We stood in front of the mirror one at a time and examined ourselves. Holmes had chosen a large moustache and beard, along with an eye patch, giving him a surly look that complemented his outfit. For my own part, I resembled a beggar who’d had a really bad day, while Mary portrayed a sluttier version of herself, with the addition of some garish makeup. Only Lestrade looked ridiculous in a red dress and black thigh boots but that was mainly because of his refusal to shave off his moustache.

“Don’t look bad,” said the inspector. “I’ve seen loads of girlies wiv taches.”

“Right,” said Holmes. “I suggest we leave this establishment separately and meet at the safe house.”

“Where’s that, again?” said Lestrade.

“The old gin shop on Drury Lane, next door to the Waldorf Theatre. The proprietor knows me well and will provide us with temporary lodgings while we work out what to do next.”

“Exactly what are we going to do next?” said Mary.

Holmes rubbed his chin thoughtfully. “I think the Baker Street Urchins might prove useful. I’ve asked Groucho to get a message to them and report to me within the hour. It’s imperative we hear about every strange occurrence over the next twenty-four hours.”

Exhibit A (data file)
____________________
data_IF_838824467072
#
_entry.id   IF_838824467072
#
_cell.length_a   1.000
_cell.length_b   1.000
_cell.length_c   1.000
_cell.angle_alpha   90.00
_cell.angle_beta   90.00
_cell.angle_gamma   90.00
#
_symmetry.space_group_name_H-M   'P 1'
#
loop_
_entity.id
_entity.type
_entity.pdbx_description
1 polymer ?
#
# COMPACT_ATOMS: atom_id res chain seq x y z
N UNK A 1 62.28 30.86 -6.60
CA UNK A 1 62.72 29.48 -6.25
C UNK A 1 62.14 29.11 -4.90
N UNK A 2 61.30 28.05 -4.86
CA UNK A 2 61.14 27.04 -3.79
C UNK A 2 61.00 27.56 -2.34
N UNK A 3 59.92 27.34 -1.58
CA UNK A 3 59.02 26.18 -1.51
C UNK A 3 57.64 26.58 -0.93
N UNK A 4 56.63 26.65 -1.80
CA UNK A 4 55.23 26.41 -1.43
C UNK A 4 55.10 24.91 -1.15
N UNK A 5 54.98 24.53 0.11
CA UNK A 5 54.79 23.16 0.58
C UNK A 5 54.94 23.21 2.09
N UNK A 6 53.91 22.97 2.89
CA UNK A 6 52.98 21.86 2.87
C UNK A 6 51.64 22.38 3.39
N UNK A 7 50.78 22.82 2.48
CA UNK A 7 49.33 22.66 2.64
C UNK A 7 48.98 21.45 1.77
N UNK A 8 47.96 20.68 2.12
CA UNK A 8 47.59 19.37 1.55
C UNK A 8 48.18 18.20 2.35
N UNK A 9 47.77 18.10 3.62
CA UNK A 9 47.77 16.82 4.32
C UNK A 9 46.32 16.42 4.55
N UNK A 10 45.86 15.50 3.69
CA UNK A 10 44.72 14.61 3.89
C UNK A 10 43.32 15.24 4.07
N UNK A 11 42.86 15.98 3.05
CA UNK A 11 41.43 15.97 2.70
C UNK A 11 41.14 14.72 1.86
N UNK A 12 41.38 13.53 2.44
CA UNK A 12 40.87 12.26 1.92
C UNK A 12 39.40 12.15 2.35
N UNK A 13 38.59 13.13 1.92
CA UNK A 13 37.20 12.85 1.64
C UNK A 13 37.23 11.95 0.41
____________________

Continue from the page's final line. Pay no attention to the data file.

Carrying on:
I rubbed my chin, unconsciously mimicking Holmes. “You think Blackwood will make his move so soon?”

“I’m certain of it, Watson. In fact, we may already be too late.”

And with those words, Holmes strode out of the shop. A few minutes later, Mary, Lestrade and I took our own turns, setting off in different directions. Whatever we were heading into, I had the awful feeling I might not survive to write about it.

NB Clearly, I did survive as I’m writing about it now, but it’s important to keep the tension going.

 
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Posted by on November 28, 2021 in Detective Fiction

 

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Big Bangs in Londen

Diary of Mary Watson (Mrs)

Having been grabbed by the wrists and hurled through the nearest doorway, my first thought was to utter some grumpy complaint at Holmes, but at that very second, a tremendous noise thundered through the house, rattling its doors and shattering the windows.

“Jeezus We—” said Lestrade, but his words were cut off by a terrific crash as the ceiling we had until a moment before been standing under, collapsed onto the floor, throwing debris into the room where we now sprawled in a heap.

“Johnny!” I yelled, scrambling to my feet.

“No, Mary,” said Holmes, pulling me back down. “Your husband is more than capable of looking after himself.”